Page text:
An appeal has been made on behalf of a Wellingborough woman who has developed asbestosis.
Myrtle Verstraeten, now 77, used to work at the Regent Belt Company Ltd in Old Road, Walgrave.
The company, which later moved to Weedon Road Industrial Estate, Northampton, made luxury leather goods.
Mrs Verstraeten (known as Myrtle Filer when she started her employment) worked as a sprayer from about 1987 to 1992.
Her task was to spray the leather goods with the glue in spray bays without any form of respiratory protection.
In addition to the possibility of being exposed to asbestos through spraying Mrs Verstraeten may also have been further exposed when she cleaned extractor fans situated in the eaves of the building, next to where her booth was located.
These fans were removed by a work colleague and she would then use a scraper to hack away the congealed dust that had collected on the blades.
She says this generated further dust which she breathed in.
Mrs Verstraeten has gone on to develop pleural plaques and asbestosis.
Both debilitating industrial diseases are caused by inhaling asbestos fibres which scar and irreparably damage the lung tissue.
The symptoms of asbestosis can take some time to become apparent and anyone who is exposed to asbestos may also be at risk of developing some serious medical conditions, including the asbestos-related cancer mesothelioma.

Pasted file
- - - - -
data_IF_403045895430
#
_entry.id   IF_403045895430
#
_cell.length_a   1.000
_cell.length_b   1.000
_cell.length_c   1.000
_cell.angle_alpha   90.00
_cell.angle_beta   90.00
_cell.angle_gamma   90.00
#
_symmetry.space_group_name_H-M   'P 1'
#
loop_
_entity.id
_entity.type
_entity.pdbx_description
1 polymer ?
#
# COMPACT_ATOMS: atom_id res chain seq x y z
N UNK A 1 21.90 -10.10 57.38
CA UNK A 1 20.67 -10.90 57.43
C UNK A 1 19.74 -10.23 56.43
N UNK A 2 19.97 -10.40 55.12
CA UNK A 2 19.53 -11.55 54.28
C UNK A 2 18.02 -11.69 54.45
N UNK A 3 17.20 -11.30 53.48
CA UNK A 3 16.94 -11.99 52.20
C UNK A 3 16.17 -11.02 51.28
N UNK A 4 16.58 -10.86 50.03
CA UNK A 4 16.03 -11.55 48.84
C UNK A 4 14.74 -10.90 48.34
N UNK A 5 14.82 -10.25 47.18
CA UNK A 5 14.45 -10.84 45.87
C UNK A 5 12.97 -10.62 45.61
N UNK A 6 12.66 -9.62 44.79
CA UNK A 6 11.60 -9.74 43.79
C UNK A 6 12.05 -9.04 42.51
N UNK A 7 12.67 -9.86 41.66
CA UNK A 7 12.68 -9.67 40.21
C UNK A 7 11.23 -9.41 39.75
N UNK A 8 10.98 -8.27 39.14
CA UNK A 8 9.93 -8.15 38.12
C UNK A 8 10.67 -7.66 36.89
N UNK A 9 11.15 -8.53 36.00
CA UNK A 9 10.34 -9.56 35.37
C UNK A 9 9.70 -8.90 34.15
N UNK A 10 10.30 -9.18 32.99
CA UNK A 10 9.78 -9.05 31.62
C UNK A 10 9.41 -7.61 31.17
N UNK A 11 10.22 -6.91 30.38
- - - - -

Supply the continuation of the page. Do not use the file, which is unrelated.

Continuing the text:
About five years after she started the spraying job, Mrs Verstraeten recalls seeing a safety data product sheet giving what she believes was an indication that the glue may have contained asbestos or was harmful.
It is understood that the glue used was made by Caswell Adhesives, also located in Northamptonshire.
However, that company no longer has the relevant safety data sheets for that particular product which it says were all lost in a fire.
Garret Spring, a legal expert on asbestos claims with law firm Access Legal, said: “We hope that anyone who may remember working with Myrtle or worked at the Regent Belt Company Ltd or has any knowledge about the composition and safety of the glue used or even has a copy of the safety data sheet gets in touch as they may have the answers that she desperately needs.
“Any information from her former colleagues will help us achieve some sort of justice for Mrs Verstraeten that recognises her wholly undeserved suffering.”
Anyone who thinks they might have relevant information about the company or the glue used, or indeed may face similar health issues, can call Mr Spring on 03700 86 6394 or email.